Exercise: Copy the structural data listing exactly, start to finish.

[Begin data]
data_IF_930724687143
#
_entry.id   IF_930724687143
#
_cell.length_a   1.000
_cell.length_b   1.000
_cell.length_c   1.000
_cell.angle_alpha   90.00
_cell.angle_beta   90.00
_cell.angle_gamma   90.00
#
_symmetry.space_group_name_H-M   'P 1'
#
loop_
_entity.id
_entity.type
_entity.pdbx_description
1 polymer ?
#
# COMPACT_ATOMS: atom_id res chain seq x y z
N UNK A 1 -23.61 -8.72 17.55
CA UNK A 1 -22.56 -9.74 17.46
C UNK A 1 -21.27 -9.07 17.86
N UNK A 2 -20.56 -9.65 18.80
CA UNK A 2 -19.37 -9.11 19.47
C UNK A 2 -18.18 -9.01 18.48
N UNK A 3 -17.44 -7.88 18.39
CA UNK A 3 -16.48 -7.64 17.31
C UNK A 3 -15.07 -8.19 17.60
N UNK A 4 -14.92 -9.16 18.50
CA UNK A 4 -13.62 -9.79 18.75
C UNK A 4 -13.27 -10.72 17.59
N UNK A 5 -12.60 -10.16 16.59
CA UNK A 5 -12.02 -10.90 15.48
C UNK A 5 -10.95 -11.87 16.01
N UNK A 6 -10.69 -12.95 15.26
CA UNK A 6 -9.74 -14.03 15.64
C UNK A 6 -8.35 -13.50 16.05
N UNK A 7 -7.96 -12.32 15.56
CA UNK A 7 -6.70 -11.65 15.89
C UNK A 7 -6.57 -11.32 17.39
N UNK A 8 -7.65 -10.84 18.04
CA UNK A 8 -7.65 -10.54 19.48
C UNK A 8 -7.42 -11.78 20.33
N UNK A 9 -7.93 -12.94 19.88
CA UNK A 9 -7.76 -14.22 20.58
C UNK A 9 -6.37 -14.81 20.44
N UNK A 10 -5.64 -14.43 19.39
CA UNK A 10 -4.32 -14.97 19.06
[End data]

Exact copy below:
data_IF_930724687143
#
_entry.id   IF_930724687143
#
_cell.length_a   1.000
_cell.length_b   1.000
_cell.length_c   1.000
_cell.angle_alpha   90.00
_cell.angle_beta   90.00
_cell.angle_gamma   90.00
#
_symmetry.space_group_name_H-M   'P 1'
#
loop_
_entity.id
_entity.type
_entity.pdbx_description
1 polymer ?
#
# COMPACT_ATOMS: atom_id res chain seq x y z
N UNK A 1 -23.61 -8.72 17.55
CA UNK A 1 -22.56 -9.74 17.46
C UNK A 1 -21.27 -9.07 17.86
N UNK A 2 -20.56 -9.65 18.80
CA UNK A 2 -19.37 -9.11 19.47
C UNK A 2 -18.18 -9.01 18.48
N UNK A 3 -17.44 -7.88 18.39
CA UNK A 3 -16.48 -7.64 17.31
C UNK A 3 -15.07 -8.19 17.60
N UNK A 4 -14.92 -9.16 18.50
CA UNK A 4 -13.62 -9.79 18.75
C UNK A 4 -13.27 -10.72 17.59
N UNK A 5 -12.60 -10.16 16.59
CA UNK A 5 -12.02 -10.90 15.48
C UNK A 5 -10.95 -11.87 16.01
N UNK A 6 -10.69 -12.95 15.26
CA UNK A 6 -9.74 -14.03 15.64
C UNK A 6 -8.35 -13.50 16.05
N UNK A 7 -7.96 -12.32 15.56
CA UNK A 7 -6.70 -11.65 15.89
C UNK A 7 -6.57 -11.32 17.39
N UNK A 8 -7.65 -10.84 18.04
CA UNK A 8 -7.65 -10.54 19.48
C UNK A 8 -7.42 -11.78 20.33
N UNK A 9 -7.93 -12.94 19.88
CA UNK A 9 -7.76 -14.22 20.58
C UNK A 9 -6.37 -14.81 20.44
N UNK A 10 -5.64 -14.43 19.39
CA UNK A 10 -4.32 -14.97 19.06